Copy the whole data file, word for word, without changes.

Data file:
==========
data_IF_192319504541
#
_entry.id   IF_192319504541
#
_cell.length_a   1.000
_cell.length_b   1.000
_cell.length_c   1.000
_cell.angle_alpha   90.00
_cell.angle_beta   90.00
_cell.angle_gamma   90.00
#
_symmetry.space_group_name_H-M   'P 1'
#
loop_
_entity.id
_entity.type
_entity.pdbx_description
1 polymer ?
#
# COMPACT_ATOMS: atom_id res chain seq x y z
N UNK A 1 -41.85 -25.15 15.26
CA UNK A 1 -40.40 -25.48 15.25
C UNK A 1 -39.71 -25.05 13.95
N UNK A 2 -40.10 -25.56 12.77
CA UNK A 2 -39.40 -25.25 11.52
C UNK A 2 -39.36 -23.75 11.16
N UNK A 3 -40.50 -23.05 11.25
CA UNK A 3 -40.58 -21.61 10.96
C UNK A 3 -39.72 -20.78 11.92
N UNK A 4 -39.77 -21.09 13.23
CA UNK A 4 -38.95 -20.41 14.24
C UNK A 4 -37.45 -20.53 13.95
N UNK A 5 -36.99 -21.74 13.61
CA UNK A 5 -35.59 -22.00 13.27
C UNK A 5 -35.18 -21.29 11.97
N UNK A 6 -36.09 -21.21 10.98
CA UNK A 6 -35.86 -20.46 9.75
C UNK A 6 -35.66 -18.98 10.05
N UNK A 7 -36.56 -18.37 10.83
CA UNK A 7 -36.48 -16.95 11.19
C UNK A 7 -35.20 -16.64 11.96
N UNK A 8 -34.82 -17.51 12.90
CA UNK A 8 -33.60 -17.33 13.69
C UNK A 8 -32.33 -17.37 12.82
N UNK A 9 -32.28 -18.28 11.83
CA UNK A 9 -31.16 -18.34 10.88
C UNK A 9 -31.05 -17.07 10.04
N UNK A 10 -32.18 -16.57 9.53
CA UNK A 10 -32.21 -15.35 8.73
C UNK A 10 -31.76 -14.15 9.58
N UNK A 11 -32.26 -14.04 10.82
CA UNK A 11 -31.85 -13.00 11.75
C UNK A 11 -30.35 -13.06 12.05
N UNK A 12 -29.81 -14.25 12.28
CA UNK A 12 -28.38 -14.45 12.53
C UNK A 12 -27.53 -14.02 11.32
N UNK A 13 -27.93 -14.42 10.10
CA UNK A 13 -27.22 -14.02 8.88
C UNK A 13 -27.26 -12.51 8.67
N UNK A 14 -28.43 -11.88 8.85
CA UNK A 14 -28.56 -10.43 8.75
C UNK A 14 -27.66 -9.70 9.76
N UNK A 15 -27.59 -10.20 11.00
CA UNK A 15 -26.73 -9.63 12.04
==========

data_IF_192319504541
#
_entry.id   IF_192319504541
#
_cell.length_a   1.000
_cell.length_b   1.000
_cell.length_c   1.000
_cell.angle_alpha   90.00
_cell.angle_beta   90.00
_cell.angle_gamma   90.00
#
_symmetry.space_group_name_H-M   'P 1'
#
loop_
_entity.id
_entity.type
_entity.pdbx_description
1 polymer ?
#
# COMPACT_ATOMS: atom_id res chain seq x y z
N UNK A 1 -41.85 -25.15 15.26
CA UNK A 1 -40.40 -25.48 15.25
C UNK A 1 -39.71 -25.05 13.95
N UNK A 2 -40.10 -25.56 12.77
CA UNK A 2 -39.40 -25.25 11.52
C UNK A 2 -39.36 -23.75 11.16
N UNK A 3 -40.50 -23.05 11.25
CA UNK A 3 -40.58 -21.61 10.96
C UNK A 3 -39.72 -20.78 11.92
N UNK A 4 -39.77 -21.09 13.23
CA UNK A 4 -38.95 -20.41 14.24
C UNK A 4 -37.45 -20.53 13.95
N UNK A 5 -36.99 -21.74 13.61
CA UNK A 5 -35.59 -22.00 13.27
C UNK A 5 -35.18 -21.29 11.97
N UNK A 6 -36.09 -21.21 10.98
CA UNK A 6 -35.86 -20.46 9.75
C UNK A 6 -35.66 -18.98 10.05
N UNK A 7 -36.56 -18.37 10.83
CA UNK A 7 -36.48 -16.95 11.19
C UNK A 7 -35.20 -16.64 11.96
N UNK A 8 -34.82 -17.51 12.90
CA UNK A 8 -33.60 -17.33 13.69
C UNK A 8 -32.33 -17.37 12.82
N UNK A 9 -32.28 -18.28 11.83
CA UNK A 9 -31.16 -18.34 10.88
C UNK A 9 -31.05 -17.07 10.04
N UNK A 10 -32.18 -16.57 9.53
CA UNK A 10 -32.21 -15.35 8.73
C UNK A 10 -31.76 -14.15 9.58
N UNK A 11 -32.26 -14.04 10.82
CA UNK A 11 -31.85 -13.00 11.75
C UNK A 11 -30.35 -13.06 12.05
N UNK A 12 -29.81 -14.25 12.28
CA UNK A 12 -28.38 -14.45 12.53
C UNK A 12 -27.53 -14.02 11.32
N UNK A 13 -27.93 -14.42 10.10
CA UNK A 13 -27.22 -14.02 8.88
C UNK A 13 -27.26 -12.51 8.67
N UNK A 14 -28.43 -11.88 8.85
CA UNK A 14 -28.56 -10.43 8.75
C UNK A 14 -27.66 -9.70 9.76
N UNK A 15 -27.59 -10.20 11.00
CA UNK A 15 -26.73 -9.63 12.04